In celebration of #Farm24, a trio of young farmers have launched a video to raise the visibility of women in the sector.
Kathryn Taylor, Ruth Parkes and Chloe Dunne met over social media and, united by their passion for the industry, cultivated a plan to create a social media initiative highlighting the work of women in farming.
They said: “Women are playing an increasingly diverse role in modern agriculture systems, and it is a fantastic time to be involved with agriculture.”
“Although it is a traditionally male-dominated industry, there’s an abundance of opportunities out there for women and it’s up to us to get out there and take them.”
Ruth and Kathryn, founders of the successful #Agriwomen24 hashtag, said: “The internet is becoming a popular place for women in farming to connect.”
“We’re proud to play a part in providing a safe and comfortable environment that women feel they can share their farming journey.”
Chloe, who began collaborating with the pair on projects after talking about synergies with her PhD research project documenting the role of women in UK agriculture, added: “Providing industry with robust insights into how supporting women can benefit the whole sector is really important.
“Ruth and Kathryn have done a fantastic job with the #Agriwomen24 hashtag and I thought a video could be a good way to build upon this success and help to showcase the diversity of roles women undertake.”
“Visibility is a big part of my research. Women represent 55% of family farm labour, but just 16% of farm holders and managers (Defra Statistics).
“We thought getting women involved in making a video – and describing their roles in their own words – was a great way to spread this message and highlight the work that sometimes isn’t recognised as much.”
Call to action
The trio issued a call-to-action over social media seeking like-minded women to get involved and film their own clips for the compilation.
They say it was important that the video was “all about inclusivity” and they wanted to stress the fact that is no ‘right’ or singular role farming women undertake.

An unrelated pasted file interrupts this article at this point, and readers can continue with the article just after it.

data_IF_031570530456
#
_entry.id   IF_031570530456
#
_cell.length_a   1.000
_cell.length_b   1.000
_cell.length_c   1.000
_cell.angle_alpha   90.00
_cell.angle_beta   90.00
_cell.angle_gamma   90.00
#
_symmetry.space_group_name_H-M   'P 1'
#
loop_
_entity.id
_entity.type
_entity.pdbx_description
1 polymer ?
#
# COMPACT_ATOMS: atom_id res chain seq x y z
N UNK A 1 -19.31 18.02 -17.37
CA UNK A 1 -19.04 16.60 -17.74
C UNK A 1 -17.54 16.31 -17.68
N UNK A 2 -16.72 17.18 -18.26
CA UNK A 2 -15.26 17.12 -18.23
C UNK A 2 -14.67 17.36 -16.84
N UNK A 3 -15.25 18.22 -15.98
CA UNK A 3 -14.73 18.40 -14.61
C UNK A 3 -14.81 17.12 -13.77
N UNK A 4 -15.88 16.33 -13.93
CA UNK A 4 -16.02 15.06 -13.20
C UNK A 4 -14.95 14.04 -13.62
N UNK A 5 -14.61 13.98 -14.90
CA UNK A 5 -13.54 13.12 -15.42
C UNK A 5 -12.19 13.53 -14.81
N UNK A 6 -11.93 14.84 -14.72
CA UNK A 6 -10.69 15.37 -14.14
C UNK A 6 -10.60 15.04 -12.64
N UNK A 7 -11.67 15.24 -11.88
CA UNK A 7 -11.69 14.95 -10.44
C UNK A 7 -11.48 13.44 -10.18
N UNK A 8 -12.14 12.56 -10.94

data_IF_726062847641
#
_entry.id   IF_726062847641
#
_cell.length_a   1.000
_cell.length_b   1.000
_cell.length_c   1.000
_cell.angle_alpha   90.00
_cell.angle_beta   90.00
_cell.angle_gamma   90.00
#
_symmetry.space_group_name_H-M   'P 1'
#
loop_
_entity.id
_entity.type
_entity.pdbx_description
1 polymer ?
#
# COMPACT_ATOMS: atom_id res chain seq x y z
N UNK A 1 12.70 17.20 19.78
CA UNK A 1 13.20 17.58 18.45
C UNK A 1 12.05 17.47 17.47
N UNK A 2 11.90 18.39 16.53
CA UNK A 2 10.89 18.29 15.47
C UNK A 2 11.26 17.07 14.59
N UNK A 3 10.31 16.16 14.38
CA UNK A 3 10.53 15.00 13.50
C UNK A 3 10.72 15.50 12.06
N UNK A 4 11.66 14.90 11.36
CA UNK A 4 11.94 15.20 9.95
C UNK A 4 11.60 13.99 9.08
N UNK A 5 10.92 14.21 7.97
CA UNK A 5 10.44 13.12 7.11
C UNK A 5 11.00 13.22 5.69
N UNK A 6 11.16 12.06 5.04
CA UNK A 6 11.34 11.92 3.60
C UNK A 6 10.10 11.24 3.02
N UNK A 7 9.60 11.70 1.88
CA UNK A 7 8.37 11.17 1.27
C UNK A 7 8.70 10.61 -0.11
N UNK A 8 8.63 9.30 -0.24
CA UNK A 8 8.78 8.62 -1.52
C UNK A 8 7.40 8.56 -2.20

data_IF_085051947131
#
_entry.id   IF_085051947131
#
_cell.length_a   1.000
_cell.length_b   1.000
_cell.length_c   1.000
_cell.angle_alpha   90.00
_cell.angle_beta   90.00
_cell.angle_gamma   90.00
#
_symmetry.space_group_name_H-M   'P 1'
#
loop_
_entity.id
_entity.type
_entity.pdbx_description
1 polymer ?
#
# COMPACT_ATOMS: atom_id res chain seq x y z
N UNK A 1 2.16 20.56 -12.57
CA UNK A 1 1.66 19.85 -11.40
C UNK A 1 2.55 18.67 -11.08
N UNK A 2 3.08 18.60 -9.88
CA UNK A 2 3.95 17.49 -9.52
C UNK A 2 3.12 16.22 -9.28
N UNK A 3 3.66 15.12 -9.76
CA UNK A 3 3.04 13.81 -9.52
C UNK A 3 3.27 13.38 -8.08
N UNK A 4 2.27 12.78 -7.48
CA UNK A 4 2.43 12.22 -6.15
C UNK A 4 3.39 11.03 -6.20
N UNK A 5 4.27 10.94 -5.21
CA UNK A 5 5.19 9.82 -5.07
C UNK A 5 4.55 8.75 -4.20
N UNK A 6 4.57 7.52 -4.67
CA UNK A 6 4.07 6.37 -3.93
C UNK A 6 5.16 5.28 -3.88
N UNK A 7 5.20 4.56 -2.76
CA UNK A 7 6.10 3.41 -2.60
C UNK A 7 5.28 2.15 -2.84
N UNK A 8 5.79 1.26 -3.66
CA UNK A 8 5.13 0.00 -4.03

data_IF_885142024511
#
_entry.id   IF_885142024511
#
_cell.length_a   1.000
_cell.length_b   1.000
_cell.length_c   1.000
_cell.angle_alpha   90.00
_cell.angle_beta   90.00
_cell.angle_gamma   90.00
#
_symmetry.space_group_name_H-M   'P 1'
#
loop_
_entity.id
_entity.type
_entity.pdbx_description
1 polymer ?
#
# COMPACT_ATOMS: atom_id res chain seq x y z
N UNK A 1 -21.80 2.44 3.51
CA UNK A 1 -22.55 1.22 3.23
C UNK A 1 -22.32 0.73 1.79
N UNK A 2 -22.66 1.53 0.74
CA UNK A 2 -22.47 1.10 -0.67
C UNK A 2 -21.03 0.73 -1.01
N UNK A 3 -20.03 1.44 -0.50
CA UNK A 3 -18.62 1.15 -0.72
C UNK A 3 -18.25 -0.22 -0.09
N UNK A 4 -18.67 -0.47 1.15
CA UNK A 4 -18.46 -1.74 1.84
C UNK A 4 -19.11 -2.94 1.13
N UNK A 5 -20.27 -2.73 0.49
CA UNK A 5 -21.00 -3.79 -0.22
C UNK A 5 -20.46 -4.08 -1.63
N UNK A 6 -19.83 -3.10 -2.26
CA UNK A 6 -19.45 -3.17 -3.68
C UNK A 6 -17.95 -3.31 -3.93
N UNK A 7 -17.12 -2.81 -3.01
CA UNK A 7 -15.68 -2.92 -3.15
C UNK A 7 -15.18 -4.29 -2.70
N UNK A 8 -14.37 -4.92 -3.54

“From driving machinery, to managing stock or raising a family, we wanted to give a glimpse into the varied lives of just some of the women working in agriculture.”
The young farmers then asked women to pick a role or quality they felt described their position in agriculture and film a short clip of them saying this which would be edited into a video compilation.
They said: “We made a couple of social media posts explaining what we wanted to do and the response has been incredible.”
“We were hoping for around 20 people, but we had over 300 women get in touch and over 100 videos sent in.”
“The women taking part are from a real mix of backgrounds – from arable, dairy and livestock farmers, to fruit growers, accountants, directors, consultants and land agents. We’ve even had videos sent across from Australia and New Zealand.”
The trio explained: “As more women are becoming involved within agriculture, we want to help promote that.
“We hope this video will show people that there are exciting opportunities out there, and agriculture is an interesting and progressive industry to work in.
“We hope #Agriwomen24 will become a much-featured hashtag across the world and connect more farm women globally.”
On researching the role of women in farming and using this evidence to gain practical support, Chloe added: “Having robust insights into the roles and contribution of women in UK agriculture is an exciting area of research.
“Going forwards, I hope to use social media to connect more women and organisations with this research, to ultimately deliver benefits to the sector as a whole.”